Usually the slowest period of the year in trucking industry is the first quarter (Q1), but not in 2021. US imports and increased industrial output kept the pressure on truckload and less-than-truckload capacity in January and February. Those factors, and a slow rollout of the COVID-19 vaccines, have kept rates rising. Shippers and carriers are coming to grips with rising costs in contract negotiations. Now than ever the shippers need a high-level cooperation to service the customers under the prices that can afford.
End consumers in B2C and B2B environments now have huge expectations around the arrival of imported goods. Shippers and their logistics service providers are grappling with a new reality: Approximate timeframes simply don’t work with today’s “I want it asap’’ consumer mindset. The importers and the intermediaries that cater to them need to stitch together visibility and analytics tools that help them determine where and when containerized goods are likely to arrive, not just at a port or near-port facility, but in the customer’s hands. As such, the “promise date” is becoming the de facto metric for companies to measure their international logistics performance.
After unpredictable 2020, the multipurpose and heavy-lift fleet is charting its 2021 course ahead of an energy transition that will require rethinking many long-held assumptions. A green recovery is now accelerating the global push to decarbonize energy sources, but what does this mean for project and breakbulk carriers? What can shippers and service providers expect to see in terms of trade lanes, available capacity, and freight rates?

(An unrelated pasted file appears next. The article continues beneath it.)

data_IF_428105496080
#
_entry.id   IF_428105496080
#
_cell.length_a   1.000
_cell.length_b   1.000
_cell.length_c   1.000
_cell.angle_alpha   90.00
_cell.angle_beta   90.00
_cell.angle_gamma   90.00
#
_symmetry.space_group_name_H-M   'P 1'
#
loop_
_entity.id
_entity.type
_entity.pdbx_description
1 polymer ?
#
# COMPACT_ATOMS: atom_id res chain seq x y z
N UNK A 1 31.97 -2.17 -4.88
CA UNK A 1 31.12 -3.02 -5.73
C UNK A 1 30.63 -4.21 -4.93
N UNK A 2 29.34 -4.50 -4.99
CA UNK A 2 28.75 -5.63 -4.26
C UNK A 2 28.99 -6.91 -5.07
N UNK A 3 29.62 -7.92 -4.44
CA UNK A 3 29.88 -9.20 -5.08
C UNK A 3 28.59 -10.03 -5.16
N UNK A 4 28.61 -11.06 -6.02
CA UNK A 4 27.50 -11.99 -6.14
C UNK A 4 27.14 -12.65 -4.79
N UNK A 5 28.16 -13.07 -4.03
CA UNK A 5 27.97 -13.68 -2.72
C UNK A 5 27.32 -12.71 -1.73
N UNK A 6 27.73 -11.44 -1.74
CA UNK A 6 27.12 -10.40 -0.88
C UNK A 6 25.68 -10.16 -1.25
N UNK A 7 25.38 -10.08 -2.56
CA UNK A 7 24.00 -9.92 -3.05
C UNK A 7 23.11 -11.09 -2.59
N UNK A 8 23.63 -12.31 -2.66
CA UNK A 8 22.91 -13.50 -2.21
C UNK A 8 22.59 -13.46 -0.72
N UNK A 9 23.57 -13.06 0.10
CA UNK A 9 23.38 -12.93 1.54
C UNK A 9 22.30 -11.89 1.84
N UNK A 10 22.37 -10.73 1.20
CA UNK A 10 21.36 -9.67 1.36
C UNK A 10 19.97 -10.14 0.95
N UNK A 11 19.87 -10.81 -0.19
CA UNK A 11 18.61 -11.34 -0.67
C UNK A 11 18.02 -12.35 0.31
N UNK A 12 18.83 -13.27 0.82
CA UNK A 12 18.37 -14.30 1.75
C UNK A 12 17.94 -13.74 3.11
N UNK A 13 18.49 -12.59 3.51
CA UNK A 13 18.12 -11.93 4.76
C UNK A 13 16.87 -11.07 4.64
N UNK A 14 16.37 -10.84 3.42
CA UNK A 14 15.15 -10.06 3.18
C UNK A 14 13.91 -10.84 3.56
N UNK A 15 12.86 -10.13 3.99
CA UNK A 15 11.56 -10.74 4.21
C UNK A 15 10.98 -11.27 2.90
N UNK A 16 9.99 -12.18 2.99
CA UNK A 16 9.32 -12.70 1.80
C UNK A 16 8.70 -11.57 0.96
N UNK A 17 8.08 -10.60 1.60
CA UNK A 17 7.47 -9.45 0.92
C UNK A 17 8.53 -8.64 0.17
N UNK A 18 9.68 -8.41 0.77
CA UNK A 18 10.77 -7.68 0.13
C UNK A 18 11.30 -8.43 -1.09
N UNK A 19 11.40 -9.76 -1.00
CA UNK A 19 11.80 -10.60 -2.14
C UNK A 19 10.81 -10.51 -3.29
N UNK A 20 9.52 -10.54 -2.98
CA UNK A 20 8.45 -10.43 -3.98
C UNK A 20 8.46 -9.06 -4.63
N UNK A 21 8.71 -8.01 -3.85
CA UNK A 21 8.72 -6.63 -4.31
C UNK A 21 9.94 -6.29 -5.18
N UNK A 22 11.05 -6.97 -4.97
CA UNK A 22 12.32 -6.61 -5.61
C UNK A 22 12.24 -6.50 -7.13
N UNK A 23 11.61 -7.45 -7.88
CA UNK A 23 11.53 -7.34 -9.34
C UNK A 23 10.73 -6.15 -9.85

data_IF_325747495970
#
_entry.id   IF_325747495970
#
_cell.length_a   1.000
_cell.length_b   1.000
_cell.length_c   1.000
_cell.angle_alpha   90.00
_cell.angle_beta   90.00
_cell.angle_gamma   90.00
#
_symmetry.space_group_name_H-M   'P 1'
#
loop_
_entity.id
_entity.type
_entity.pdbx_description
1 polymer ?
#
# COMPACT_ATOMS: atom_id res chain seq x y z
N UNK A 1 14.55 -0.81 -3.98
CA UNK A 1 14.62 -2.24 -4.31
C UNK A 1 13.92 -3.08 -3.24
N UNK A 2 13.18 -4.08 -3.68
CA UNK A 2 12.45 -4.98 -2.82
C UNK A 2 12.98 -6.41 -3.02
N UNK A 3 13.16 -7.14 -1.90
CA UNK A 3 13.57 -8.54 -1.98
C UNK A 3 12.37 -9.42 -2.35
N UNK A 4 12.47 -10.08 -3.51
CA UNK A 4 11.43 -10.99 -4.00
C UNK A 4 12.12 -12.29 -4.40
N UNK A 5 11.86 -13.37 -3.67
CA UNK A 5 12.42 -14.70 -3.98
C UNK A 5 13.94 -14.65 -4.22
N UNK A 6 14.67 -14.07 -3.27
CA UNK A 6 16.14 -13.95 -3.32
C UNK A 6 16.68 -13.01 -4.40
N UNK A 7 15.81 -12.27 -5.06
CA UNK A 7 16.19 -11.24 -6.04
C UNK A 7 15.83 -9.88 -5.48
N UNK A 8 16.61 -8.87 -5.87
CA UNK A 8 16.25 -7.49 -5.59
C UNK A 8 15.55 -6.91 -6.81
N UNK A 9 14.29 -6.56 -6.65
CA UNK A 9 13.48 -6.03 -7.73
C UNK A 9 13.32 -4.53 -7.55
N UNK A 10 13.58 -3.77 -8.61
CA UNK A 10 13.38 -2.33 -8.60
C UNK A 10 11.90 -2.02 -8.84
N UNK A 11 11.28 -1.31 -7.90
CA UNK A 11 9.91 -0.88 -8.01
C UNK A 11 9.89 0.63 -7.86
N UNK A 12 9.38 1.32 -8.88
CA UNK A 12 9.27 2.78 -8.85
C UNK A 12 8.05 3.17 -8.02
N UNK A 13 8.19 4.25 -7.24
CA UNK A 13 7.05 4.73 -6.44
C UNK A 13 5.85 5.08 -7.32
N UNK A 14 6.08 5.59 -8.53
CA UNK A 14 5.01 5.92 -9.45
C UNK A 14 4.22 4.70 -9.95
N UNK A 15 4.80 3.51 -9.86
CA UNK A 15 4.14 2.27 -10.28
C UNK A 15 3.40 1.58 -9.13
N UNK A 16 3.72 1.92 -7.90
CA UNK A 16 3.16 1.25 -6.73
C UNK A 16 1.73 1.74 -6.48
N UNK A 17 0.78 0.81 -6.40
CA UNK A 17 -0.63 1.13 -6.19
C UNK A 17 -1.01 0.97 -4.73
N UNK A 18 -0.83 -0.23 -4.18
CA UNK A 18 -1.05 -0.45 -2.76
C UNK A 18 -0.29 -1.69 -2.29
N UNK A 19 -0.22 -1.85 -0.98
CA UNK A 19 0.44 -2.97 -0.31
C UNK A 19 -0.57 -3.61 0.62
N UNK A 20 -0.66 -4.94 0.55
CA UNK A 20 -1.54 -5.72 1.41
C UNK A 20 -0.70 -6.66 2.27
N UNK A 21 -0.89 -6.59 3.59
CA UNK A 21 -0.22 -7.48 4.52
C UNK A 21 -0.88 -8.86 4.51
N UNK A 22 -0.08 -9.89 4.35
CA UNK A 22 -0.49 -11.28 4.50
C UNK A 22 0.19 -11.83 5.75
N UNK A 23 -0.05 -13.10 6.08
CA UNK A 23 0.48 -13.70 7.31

Recent metrics on trucker wait times, container dwell times, the number of ships in harbour, and chassis availability have generally plateaued, suggesting that conditions are not improving materially, but not getting worse.
How long the congestion continues will depend largely on import volumes between now and the beginning of the peak season in August.
Anticipating record sales in 2021, retailers expect US containerized exports will increase 20 % or more each month through June, albeit from unusually low import volumes last spring.
Increased vaccinations for longshore workers and other essential workers are helping ease labour shortages.
Terminal operators expect to experience the current level of congestion for several months.
The resurgence of COVID-19 has set back the recovery across Western Europe, with national economic performances showing considerable variation due in large part to differences in the timing and breadth of activity restrictions. Vaccination rollouts are progressing, particularly in the United Kingdom. A widespread easing of containment measures in the second quarter should lead to a growth spurt in mid-2021. Inflation is picking up in the near term, led by energy prices, with some pipeline price pressures for goods becoming evident. Still, central banks will look through these largely transitory effects and maintain highly accommodative policies.
A greater balance between demand and supply will return over the next two years, with demand slowing to 4.9 percent in 2022 on top of capacity growth of 3.2 percent, and demand falling to 3.1 percent in 2023 when capacity will grow 2.1 percent.